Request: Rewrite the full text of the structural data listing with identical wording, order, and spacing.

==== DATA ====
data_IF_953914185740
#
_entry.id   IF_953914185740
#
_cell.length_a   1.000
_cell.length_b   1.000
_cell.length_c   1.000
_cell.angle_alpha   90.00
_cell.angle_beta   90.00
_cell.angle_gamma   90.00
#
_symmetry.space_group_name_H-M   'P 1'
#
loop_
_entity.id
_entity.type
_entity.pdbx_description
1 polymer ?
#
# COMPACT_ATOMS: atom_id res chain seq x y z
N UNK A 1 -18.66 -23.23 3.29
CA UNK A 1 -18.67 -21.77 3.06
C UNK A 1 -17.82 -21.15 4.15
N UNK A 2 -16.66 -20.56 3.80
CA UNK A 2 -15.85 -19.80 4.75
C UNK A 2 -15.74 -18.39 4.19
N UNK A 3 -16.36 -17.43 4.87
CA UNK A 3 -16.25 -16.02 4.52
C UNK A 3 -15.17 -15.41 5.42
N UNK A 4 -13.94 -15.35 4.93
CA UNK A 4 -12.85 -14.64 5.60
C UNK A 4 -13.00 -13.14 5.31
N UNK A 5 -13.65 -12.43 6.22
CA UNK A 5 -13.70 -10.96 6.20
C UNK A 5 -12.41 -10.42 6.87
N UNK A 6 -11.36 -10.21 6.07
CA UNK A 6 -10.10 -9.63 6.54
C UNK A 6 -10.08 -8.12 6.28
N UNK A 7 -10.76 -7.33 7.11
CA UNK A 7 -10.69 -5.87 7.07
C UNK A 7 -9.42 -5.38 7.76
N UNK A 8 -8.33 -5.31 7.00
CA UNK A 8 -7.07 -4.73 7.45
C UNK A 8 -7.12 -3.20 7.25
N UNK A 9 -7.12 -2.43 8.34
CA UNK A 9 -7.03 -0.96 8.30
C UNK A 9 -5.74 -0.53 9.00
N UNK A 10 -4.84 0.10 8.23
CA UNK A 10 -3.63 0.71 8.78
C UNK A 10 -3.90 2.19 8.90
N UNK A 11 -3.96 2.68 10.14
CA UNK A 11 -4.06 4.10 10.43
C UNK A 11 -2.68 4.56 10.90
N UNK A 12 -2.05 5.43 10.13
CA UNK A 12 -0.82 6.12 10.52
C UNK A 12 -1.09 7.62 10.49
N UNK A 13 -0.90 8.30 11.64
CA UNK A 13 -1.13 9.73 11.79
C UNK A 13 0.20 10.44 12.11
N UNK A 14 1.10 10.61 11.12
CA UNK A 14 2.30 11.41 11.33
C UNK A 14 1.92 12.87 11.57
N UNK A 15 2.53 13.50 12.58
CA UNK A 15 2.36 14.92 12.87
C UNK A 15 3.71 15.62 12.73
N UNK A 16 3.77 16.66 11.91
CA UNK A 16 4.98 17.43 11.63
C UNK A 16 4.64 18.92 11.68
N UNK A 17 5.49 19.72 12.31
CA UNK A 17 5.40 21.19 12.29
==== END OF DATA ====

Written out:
data_IF_953914185740
#
_entry.id   IF_953914185740
#
_cell.length_a   1.000
_cell.length_b   1.000
_cell.length_c   1.000
_cell.angle_alpha   90.00
_cell.angle_beta   90.00
_cell.angle_gamma   90.00
#
_symmetry.space_group_name_H-M   'P 1'
#
loop_
_entity.id
_entity.type
_entity.pdbx_description
1 polymer ?
#
# COMPACT_ATOMS: atom_id res chain seq x y z
N UNK A 1 -18.66 -23.23 3.29
CA UNK A 1 -18.67 -21.77 3.06
C UNK A 1 -17.82 -21.15 4.15
N UNK A 2 -16.66 -20.56 3.80
CA UNK A 2 -15.85 -19.80 4.75
C UNK A 2 -15.74 -18.39 4.19
N UNK A 3 -16.36 -17.43 4.87
CA UNK A 3 -16.25 -16.02 4.52
C UNK A 3 -15.17 -15.41 5.42
N UNK A 4 -13.94 -15.35 4.93
CA UNK A 4 -12.85 -14.64 5.60
C UNK A 4 -13.00 -13.14 5.31
N UNK A 5 -13.65 -12.43 6.22
CA UNK A 5 -13.70 -10.96 6.20
C UNK A 5 -12.41 -10.42 6.87
N UNK A 6 -11.36 -10.21 6.07
CA UNK A 6 -10.10 -9.63 6.54
C UNK A 6 -10.08 -8.12 6.28
N UNK A 7 -10.76 -7.33 7.11
CA UNK A 7 -10.69 -5.87 7.07
C UNK A 7 -9.42 -5.38 7.76
N UNK A 8 -8.33 -5.31 7.00
CA UNK A 8 -7.07 -4.73 7.45
C UNK A 8 -7.12 -3.20 7.25
N UNK A 9 -7.12 -2.43 8.34
CA UNK A 9 -7.03 -0.96 8.30
C UNK A 9 -5.74 -0.53 9.00
N UNK A 10 -4.84 0.10 8.23
CA UNK A 10 -3.63 0.71 8.78
C UNK A 10 -3.90 2.19 8.90
N UNK A 11 -3.96 2.68 10.14
CA UNK A 11 -4.06 4.10 10.43
C UNK A 11 -2.68 4.56 10.90
N UNK A 12 -2.05 5.43 10.13
CA UNK A 12 -0.82 6.12 10.52
C UNK A 12 -1.09 7.62 10.49
N UNK A 13 -0.90 8.30 11.64
CA UNK A 13 -1.13 9.73 11.79
C UNK A 13 0.20 10.44 12.11
N UNK A 14 1.10 10.61 11.12
CA UNK A 14 2.30 11.41 11.33
C UNK A 14 1.92 12.87 11.57
N UNK A 15 2.53 13.50 12.58
CA UNK A 15 2.36 14.92 12.87
C UNK A 15 3.71 15.62 12.73
N UNK A 16 3.77 16.66 11.91
CA UNK A 16 4.98 17.43 11.63
C UNK A 16 4.64 18.92 11.68
N UNK A 17 5.49 19.72 12.31
CA UNK A 17 5.40 21.19 12.29